Gene Driving Human Evolution May Contribute to Parkinson’s Disease

Gene Driving Human Evolution May Contribute to Parkinson’s Disease

A study published in the journal Molecular Biology and Evolution shows that the global gene regulator GABPa is controlling uniquely human genes – and may contribute to diseases like Parkinson’s.

The team, led by Robert Querfurth, explored the gene regulator – known as a transcription factor in scientific language – to understand its role as a master switch in human gene regulation. They started by investigating which genes are under the influence of the transcription factor, observing that binding sites for the regulator were common in genes that are important for central nervous system functions unique to humans.

GABPa exerts its action by binding to a so-called tandem repeat; a sequence of four DNA bases that is conserved among all primates as well as in cats, dogs and cows. The team used ChIP-Seq – a technique for identifying genome-wide binding sites in the DNA-binding transcription factors. They found that GABPa had 11,619 binding sites spread across 4,000 genes in the different species.

By comparing the DNA of 34 mammals to humans, they found 224 GABPa binding sites unique to humans. They further explored the function of the regulator by comparing the effects of the transcription factor – as well as mutated forms resembling ancestral states of the regulator – in chimpanzee, macaque, and human cultured cells.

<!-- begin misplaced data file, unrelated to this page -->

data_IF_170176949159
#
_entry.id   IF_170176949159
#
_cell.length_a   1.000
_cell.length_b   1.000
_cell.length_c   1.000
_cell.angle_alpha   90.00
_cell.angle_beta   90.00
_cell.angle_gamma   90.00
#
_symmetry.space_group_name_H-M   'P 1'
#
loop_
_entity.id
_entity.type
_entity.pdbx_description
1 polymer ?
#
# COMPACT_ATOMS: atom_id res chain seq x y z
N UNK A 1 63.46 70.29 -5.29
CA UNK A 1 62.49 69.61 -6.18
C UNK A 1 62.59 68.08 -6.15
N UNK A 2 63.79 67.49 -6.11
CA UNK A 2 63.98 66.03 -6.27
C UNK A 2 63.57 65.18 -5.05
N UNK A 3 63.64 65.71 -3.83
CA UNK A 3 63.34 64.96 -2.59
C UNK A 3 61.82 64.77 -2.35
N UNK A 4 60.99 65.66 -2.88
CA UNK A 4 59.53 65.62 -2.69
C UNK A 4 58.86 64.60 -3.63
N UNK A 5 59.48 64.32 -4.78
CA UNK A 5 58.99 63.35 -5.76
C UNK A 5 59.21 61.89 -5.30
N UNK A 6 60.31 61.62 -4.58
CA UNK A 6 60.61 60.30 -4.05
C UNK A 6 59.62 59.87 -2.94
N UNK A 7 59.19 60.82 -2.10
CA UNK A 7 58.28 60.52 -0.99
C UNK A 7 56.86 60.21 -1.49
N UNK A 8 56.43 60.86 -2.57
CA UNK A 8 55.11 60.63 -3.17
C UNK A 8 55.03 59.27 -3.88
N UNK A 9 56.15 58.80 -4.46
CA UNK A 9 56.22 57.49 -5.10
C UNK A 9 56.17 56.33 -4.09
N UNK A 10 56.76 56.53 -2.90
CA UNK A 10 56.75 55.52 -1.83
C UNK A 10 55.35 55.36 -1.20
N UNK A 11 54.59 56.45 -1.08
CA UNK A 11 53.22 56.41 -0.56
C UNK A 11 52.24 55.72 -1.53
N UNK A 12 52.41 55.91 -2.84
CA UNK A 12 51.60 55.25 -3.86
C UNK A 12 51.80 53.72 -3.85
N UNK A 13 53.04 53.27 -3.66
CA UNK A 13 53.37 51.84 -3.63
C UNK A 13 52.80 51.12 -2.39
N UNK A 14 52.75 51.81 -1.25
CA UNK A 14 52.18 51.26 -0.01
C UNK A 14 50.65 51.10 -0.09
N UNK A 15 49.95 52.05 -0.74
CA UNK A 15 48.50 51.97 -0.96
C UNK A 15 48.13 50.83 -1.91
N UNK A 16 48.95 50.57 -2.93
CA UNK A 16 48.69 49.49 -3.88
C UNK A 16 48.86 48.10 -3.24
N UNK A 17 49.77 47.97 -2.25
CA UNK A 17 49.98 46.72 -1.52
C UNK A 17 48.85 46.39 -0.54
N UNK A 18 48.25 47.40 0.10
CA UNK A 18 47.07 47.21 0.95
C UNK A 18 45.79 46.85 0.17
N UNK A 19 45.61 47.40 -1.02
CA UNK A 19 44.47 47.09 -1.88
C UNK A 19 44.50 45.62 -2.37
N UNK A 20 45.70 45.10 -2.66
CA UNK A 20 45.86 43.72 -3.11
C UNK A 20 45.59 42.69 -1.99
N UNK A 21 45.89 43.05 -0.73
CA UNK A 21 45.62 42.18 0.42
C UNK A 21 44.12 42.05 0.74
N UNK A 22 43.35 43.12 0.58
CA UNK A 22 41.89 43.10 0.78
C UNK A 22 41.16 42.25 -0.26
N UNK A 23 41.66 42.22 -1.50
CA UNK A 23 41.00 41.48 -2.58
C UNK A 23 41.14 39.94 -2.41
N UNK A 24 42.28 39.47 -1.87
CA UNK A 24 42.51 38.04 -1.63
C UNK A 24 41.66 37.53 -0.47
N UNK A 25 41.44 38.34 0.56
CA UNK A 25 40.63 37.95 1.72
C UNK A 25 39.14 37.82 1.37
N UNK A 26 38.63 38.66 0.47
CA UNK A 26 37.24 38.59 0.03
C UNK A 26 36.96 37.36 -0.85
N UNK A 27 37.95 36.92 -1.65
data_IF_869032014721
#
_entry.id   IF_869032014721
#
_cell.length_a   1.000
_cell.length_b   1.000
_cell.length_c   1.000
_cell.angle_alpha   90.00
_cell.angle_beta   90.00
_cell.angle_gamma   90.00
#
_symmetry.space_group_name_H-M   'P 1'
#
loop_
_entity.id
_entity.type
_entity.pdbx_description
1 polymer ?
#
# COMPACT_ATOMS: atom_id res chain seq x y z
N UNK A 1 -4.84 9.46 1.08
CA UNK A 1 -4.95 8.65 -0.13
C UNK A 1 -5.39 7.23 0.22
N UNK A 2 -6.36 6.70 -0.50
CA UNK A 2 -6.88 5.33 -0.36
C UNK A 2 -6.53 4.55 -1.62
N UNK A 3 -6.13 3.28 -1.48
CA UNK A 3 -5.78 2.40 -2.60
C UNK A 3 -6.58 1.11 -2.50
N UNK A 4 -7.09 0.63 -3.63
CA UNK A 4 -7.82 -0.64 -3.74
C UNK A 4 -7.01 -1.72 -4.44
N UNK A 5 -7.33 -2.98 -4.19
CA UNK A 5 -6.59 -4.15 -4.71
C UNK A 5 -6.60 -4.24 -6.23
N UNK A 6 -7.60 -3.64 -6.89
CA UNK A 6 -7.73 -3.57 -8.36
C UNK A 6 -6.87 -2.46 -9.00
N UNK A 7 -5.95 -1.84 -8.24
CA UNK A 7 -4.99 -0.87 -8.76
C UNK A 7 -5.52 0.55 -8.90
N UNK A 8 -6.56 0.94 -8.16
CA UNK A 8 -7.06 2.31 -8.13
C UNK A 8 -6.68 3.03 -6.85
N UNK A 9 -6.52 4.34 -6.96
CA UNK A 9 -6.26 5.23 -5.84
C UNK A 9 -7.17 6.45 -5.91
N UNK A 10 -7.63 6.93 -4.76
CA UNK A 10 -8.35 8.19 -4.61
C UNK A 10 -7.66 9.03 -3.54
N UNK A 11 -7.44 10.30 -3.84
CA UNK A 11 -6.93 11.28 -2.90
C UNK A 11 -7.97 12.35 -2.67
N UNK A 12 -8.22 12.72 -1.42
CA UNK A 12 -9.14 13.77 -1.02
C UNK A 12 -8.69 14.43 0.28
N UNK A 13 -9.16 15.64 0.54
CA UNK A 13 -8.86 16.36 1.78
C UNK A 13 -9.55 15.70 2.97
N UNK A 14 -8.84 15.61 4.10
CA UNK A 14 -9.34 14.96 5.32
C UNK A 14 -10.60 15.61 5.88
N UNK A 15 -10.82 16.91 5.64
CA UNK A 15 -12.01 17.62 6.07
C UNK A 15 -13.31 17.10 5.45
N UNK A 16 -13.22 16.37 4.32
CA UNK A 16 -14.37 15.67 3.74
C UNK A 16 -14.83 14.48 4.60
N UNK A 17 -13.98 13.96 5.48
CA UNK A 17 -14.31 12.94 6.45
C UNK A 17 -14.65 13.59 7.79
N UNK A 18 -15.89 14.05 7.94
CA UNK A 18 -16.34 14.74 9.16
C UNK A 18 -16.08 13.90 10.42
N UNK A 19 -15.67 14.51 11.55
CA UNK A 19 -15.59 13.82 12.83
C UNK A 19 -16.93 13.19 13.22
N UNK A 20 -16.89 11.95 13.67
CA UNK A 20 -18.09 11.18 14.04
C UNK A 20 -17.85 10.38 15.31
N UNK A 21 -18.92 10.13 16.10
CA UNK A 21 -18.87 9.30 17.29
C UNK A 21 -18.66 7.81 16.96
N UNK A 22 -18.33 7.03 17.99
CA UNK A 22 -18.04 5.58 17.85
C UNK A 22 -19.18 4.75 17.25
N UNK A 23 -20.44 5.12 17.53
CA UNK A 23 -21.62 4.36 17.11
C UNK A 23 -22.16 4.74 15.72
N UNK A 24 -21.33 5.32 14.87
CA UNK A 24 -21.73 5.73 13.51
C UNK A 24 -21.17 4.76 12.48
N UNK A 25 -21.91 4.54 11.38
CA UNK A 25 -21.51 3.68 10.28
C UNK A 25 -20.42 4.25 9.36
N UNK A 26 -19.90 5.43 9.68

The team introduced a human version of a GABPa binding site into primate cells and saw that the transcription of the genes under control of the regulator was increased. This suggests that a mutation in the GABPa drove the evolution of uniquely human characteristics – and possibly also diseases. “Mutations that cause changes in the regulation of gene activities are one of the major factors in shaping species during evolution,” Querfurth said in a press release. “Our study demonstrates how, out of the millions of DNA regions in which we differ from other apes, we can sift out those that, in response to a specific regulatory protein, cause gene activity changes in human cells. In this set, we find genes involved in brain and breast development and also in diseases like Alzheimer’s and Parkinson’s.”

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Magdalena is a writer with a passion for bridging the gap between the people performing research, and those who want or need to understand it. She writes about medical science and drug discovery. She holds an MS in Pharmaceutical Bioscience and a PhD — spanning the fields of psychiatry, immunology, and neuropharmacology — from Karolinska Institutet in Sweden.

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